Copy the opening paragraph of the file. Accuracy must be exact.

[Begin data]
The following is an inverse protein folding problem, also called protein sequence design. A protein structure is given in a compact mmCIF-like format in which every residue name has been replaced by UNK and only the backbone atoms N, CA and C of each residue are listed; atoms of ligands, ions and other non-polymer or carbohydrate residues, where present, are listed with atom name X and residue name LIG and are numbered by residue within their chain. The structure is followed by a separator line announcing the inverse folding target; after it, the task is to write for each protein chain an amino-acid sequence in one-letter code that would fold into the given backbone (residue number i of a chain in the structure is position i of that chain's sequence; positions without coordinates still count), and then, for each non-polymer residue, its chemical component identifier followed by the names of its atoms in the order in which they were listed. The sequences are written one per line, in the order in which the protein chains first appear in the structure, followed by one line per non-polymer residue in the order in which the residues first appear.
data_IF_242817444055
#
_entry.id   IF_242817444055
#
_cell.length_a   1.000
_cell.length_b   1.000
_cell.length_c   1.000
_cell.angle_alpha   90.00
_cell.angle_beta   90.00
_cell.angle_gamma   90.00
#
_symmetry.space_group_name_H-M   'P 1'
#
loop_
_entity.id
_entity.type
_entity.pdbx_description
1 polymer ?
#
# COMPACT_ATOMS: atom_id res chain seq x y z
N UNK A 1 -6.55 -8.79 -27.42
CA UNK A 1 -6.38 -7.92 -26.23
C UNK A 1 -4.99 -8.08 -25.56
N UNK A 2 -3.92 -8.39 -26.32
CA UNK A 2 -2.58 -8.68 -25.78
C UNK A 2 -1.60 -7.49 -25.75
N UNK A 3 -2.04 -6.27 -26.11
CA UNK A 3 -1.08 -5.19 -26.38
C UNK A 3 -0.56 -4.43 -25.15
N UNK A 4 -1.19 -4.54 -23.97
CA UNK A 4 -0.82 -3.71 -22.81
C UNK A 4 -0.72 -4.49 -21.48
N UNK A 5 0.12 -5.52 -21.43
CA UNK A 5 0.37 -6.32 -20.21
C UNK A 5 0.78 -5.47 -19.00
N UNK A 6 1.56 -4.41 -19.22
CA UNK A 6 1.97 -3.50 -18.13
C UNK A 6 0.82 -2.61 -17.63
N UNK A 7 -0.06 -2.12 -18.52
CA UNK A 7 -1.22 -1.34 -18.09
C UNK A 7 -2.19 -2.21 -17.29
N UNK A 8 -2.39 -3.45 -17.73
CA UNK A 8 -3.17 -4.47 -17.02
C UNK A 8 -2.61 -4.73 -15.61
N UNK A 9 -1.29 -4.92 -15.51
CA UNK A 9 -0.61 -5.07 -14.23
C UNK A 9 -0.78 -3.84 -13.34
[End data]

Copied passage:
The following is an inverse protein folding problem, also called protein sequence design. A protein structure is given in a compact mmCIF-like format in which every residue name has been replaced by UNK and only the backbone atoms N, CA and C of each residue are listed; atoms of ligands, ions and other non-polymer or carbohydrate residues, where present, are listed with atom name X and residue name LIG and are numbered by residue within their chain. The structure is followed by a separator line announcing the inverse folding target; after it, the task is to write for each protein chain an amino-acid sequence in one-letter code that would fold into the given backbone (residue number i of a chain in the structure is position i of that chain's sequence; positions without coordinates still count), and then, for each non-polymer residue, its chemical component identifier followed by the names of its atoms in the order in which they were listed. The sequences are written one per line, in the order in which the protein chains first appear in the structure, followed by one line per non-polymer residue in the order in which the residues first appear.